GameStopstoryWorld News

Why the GameStop story is far from over

By James Clayton

North America technology reporter

GameStop’s shares slumped by 40% in 25 minutes on Wednesday, after a few days of frenetic growth.

Earlier that day the share price had soared to nearly $350 (£250) – 100 times more than this time last year.

What does this tell us?

  • One of the wildest stories of the year is still very much alive
  • Many amateur traders are still both making money – and getting hurt
  • Our understanding of what happened in late January, when GameStop’s share price was making headlines around the world, remains incomplete

Why is it shocking?

In February, the prevailing attitude on Wall Street was the share price was slowly finding its natural position.

It had fallen to about a 10th of its late January market high.

And that spike was widely thought to have been a one-off – hedge funds would never again allow themselves to be blindsided.

How were hedge funds used to drive up the price?

Believing GameStop overpriced, hedge funds had “shorted” the company, betting the share price would fall.

Many people on the WallStreetBets Reddit forum realised if together they drove up the price, the hedge funds would have to try to buy back shares, to cut their losses, raising the price still further.

This is known as a short squeeze.

In the past month, I have been told multiple times hedge funds were too clever to allow this again.

But on Wednesday, the share price was approaching its January high.

So what is going on now?

The most obvious explanation is hedge funds did not learn their lesson.

But there is far more to this than hedge funds.

Many amateur investors believe GameStop is a great long-term investment.

And far from being a failing, bricks-and-mortar gaming company, it is well placed to move into the digital space, where even a small part of the market would make it hugely valuable.

Any news suggesting progress in this direction is therefore met by much fanfare on WallStreetBets.

On Monday, it was announced successful pet company Chewy co-founder and GameStop investor Ryan Cohen was to join a strategic-planning committee to “identify initiatives that can further accelerate the company’s transformation”.

And that pretty meagre announcement generated a load of buzz on WallStreetBets – which in turn, foot pumped the share price.

To put that into perspective, Amazon’s share price barely moved when Jeff Bezos announced he was stepping aside as chief executive.

image captionMatt Kimbro says Reddit’s set-up means users are most likely to see posts they agree with

What has Reddit got to do with it?

Some say Reddit – and WallStreetBets in particular – is the perfect place to generate hysteria around a stock.

“Reddit is like the definition of confirmation bias,” Matt Kimbro, from PR company NowADays Media, told me.

“The way the platform works is the content gets served to you based on how many upvotes it has.

“So that means you are only going to hear from the people who are saying what people want to hear.”

Could there be another explanation?

Attempts to give America’s economy a shot in the arm during the past year have included sending stimulus cheques to many Americans earning less than $75,000 a year.

And, the theory goes, many retail investors used their cheques to invest in the stock market.

With Joe Biden signing off a $1.9tn (£1.4tn) economic relief bill on Thursday, a load of new cheques are likely to arrive on people’s doorsteps in the coming weeks.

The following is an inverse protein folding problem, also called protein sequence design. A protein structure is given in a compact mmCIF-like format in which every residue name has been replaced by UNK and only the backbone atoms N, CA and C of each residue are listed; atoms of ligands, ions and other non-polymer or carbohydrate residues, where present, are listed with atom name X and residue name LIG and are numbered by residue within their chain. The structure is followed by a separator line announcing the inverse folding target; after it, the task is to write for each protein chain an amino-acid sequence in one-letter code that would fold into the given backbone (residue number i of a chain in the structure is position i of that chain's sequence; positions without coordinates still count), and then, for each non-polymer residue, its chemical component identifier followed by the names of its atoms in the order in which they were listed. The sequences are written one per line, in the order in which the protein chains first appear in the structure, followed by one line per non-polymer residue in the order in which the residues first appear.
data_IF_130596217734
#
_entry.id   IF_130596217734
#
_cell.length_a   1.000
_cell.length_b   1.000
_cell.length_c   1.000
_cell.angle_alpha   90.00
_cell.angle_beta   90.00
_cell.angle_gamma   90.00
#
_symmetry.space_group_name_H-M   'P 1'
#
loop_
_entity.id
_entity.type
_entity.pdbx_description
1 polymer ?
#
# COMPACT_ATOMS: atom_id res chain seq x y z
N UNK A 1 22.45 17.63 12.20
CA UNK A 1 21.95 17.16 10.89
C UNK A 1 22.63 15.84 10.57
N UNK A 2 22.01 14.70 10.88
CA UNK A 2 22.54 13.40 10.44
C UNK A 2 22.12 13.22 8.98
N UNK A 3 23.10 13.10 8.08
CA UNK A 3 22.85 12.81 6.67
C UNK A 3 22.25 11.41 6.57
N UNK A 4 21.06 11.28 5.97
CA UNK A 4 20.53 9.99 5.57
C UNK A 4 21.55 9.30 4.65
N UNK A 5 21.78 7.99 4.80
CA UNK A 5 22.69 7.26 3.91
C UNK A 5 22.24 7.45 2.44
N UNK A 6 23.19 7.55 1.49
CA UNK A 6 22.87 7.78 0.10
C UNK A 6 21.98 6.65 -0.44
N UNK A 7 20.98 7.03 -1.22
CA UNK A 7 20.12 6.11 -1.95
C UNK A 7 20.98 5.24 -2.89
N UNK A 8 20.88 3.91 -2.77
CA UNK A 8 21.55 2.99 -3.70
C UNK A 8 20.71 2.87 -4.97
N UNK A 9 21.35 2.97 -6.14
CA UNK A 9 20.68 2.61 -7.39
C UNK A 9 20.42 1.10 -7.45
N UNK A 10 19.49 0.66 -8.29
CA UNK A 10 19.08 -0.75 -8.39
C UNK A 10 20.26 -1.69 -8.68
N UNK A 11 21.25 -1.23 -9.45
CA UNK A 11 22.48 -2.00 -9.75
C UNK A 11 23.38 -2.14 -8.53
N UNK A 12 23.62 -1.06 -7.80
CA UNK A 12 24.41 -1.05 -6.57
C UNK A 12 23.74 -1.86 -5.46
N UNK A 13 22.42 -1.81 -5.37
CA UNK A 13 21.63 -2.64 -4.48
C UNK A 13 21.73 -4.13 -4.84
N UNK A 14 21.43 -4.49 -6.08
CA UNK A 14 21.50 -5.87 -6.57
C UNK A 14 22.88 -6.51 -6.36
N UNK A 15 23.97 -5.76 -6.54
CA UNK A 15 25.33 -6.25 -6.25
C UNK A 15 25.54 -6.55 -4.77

Mr Biden hopes it will stimulate the economy.

But it may have already stimulated GameStop’s share price.

Last month, a Deutsche Bank survey of 430 retail investors found they planned to put 37%, on average, of any stimulus cheques directly into equities.

And many of these retail investors are looking at “meme” stocks such as GameStop.

If you believe this theory, you should buy GameStop shares before the cash is sent out – and then ride the wave up.

And that, in turn, is having a real-world effect on the share price right now.

Are there any other theories?

Another theory is that although amateur investors on WallStreetBets are the trigger, bigger institutional investors do the real moving.

They are watching forums such as WallStreetBets very closely.

They know GameStop’s is a bubbly stock, prone to highs and lows.

And they know a lot of the money going in is from amateur investors.

Wall Street sometimes refers to these kinds of investors as “dumb money”.

“Everybody is looking at WallStreetBets now,” Americans for Financial Reform analyst and former trader Alexis Goldstein told me.

“My sense is [hedge funds] are like, ‘Oh, they’re going to get excited again, maybe we can ride the thing up’.

“I just think there are too many eyes on this now.”

Jordan Belfort, whose financial crimes are portrayed in the film The Wolf of Wall Street, is a supporter of amateurs taking on the pros.

But he told me he was now worried for some novice investors.

image captionJordan Belfort is known as The Wolf of Wall Street

“What makes this dangerous is that sophisticated investors are smart enough to know when to get out of the situation,” he said.

“While the little guy is typically the one that ends up holding the bag.

“And that’s very dangerous – and sad.”

What happens next?

GameStop’s wild ride is set to continue, as people continue to hype the stock.

But legislators are looking on closely.

GameStop may look like an opportunity.

But it also comes with inherent risk.

WallStreetBets is a great description of the group – investing in GameStop has become one collective gamble.

With the stock price high, many people will feel like that gamble has paid off.

But that is certainly not the end of the story.

“Nobody goes to WallStreetBets thinking that this is a safe place to spend money,” Reddit boss Steve Huffman recently told me.

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